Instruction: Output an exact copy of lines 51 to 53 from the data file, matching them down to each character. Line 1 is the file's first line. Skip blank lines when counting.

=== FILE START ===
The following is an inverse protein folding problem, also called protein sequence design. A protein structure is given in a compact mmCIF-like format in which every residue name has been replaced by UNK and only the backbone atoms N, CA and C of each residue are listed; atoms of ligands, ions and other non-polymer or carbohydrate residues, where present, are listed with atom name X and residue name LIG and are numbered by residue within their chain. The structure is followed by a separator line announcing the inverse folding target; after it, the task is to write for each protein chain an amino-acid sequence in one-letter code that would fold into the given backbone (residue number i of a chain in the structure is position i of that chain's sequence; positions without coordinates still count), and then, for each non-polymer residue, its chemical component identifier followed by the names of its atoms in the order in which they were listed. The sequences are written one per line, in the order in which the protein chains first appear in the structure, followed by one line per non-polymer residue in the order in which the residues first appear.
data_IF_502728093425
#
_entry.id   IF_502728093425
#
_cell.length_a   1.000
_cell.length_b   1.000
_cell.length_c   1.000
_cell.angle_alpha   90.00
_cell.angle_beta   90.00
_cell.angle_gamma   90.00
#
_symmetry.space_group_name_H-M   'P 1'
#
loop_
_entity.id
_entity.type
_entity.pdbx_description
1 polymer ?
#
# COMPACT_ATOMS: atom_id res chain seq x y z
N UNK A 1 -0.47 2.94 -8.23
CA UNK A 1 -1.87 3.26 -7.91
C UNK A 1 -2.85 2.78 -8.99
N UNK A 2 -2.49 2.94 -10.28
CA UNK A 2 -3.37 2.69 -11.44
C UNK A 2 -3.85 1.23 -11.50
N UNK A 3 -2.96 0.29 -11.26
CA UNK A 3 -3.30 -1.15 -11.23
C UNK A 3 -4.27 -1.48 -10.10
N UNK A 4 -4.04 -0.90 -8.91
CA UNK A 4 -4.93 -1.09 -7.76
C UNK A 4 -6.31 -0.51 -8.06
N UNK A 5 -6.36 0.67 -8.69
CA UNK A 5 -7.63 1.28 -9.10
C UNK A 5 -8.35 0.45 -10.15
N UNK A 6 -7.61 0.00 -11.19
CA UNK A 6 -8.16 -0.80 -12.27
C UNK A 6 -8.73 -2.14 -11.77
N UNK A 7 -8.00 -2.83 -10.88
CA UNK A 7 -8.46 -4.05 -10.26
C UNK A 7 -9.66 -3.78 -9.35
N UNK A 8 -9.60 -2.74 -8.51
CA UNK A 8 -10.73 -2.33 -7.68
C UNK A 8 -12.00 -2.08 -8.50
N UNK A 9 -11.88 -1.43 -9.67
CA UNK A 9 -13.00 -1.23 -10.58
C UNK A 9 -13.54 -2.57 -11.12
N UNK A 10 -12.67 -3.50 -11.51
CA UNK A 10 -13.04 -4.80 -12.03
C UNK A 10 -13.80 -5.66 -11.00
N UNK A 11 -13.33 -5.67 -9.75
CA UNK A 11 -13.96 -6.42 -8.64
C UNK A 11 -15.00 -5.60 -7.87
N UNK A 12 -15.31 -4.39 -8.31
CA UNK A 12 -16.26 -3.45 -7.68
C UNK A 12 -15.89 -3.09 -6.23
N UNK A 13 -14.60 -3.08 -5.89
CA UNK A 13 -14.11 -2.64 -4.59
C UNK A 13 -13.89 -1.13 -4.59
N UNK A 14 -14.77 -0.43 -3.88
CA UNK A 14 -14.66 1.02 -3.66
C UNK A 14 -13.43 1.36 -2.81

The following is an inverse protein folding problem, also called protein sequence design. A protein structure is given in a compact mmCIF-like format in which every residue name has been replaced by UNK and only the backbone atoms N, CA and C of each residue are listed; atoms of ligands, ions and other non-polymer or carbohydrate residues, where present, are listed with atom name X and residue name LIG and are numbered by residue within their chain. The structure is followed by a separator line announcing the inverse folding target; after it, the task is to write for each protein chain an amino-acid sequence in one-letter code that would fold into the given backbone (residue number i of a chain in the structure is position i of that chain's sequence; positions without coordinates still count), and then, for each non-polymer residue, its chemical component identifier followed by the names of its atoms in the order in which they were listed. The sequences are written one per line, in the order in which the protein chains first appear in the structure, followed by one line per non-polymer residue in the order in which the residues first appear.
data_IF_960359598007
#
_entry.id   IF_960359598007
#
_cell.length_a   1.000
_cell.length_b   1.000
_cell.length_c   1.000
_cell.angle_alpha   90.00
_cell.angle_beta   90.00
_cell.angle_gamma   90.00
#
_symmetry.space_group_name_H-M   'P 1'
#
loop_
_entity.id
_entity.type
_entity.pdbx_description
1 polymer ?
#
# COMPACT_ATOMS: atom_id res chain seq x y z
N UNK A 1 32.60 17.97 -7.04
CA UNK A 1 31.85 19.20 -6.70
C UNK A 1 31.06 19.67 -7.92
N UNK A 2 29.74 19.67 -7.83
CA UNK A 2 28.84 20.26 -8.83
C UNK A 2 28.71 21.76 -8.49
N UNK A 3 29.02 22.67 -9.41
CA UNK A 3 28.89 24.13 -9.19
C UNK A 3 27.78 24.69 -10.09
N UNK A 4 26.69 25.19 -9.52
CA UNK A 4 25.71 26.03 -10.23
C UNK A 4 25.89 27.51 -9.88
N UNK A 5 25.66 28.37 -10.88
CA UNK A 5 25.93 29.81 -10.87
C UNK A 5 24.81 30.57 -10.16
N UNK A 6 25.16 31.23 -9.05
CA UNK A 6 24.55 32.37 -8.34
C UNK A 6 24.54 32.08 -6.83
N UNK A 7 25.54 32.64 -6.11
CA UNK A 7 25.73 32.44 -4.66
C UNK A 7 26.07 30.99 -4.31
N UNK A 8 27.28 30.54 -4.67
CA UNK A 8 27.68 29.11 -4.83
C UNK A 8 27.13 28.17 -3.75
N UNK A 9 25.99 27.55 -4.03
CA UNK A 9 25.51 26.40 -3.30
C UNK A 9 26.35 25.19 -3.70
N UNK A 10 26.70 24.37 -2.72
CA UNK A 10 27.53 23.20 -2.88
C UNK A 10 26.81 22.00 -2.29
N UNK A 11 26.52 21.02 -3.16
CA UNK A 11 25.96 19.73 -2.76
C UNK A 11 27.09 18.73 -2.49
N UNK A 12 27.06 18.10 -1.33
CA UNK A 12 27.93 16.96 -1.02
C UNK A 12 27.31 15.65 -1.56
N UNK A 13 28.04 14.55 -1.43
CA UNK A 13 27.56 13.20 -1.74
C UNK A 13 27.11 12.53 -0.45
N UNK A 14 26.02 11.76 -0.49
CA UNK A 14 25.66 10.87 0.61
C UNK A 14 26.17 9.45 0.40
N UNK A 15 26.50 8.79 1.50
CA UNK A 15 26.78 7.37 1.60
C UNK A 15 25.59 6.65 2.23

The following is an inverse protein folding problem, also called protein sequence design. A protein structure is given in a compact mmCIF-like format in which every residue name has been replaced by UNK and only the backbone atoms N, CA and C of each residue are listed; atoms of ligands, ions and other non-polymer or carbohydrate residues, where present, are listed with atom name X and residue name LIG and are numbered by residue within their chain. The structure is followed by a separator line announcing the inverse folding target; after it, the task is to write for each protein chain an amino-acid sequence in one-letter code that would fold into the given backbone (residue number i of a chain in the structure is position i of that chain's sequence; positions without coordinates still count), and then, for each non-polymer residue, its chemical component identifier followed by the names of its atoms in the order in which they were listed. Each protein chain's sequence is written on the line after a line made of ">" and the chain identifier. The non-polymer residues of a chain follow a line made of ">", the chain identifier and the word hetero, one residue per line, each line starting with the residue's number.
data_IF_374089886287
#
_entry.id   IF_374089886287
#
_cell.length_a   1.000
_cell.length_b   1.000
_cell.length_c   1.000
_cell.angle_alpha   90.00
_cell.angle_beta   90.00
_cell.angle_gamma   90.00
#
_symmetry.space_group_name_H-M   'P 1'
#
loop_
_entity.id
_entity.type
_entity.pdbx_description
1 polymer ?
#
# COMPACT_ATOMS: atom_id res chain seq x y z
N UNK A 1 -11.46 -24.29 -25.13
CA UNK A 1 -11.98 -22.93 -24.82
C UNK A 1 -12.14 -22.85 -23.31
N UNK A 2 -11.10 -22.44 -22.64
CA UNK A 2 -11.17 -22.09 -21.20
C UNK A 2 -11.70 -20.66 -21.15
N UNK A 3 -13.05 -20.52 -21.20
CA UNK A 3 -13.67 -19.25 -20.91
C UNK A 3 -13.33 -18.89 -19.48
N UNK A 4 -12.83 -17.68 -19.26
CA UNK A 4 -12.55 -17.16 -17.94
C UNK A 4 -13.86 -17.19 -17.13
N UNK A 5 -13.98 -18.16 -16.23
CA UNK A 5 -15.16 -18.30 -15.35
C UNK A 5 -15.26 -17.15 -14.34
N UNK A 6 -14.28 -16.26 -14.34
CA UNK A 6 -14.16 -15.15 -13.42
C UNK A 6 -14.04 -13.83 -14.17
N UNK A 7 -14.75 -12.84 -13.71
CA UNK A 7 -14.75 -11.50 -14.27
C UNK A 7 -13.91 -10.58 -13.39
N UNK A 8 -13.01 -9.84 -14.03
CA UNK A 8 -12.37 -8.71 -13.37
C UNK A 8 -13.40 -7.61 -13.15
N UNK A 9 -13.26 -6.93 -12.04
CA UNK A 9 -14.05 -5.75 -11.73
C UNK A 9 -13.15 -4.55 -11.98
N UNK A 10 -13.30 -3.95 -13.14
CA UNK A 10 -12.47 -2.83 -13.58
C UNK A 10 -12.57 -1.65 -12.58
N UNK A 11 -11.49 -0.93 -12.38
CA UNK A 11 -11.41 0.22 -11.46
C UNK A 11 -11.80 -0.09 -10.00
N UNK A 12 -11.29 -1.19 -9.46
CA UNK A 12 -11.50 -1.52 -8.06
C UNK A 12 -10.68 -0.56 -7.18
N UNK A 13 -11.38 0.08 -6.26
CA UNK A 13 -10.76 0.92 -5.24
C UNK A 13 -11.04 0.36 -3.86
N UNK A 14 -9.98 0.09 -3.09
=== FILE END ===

C UNK A 10 -13.80 -5.66 -11.00
N UNK A 11 -13.33 -5.67 -9.75
CA UNK A 11 -13.96 -6.42 -8.64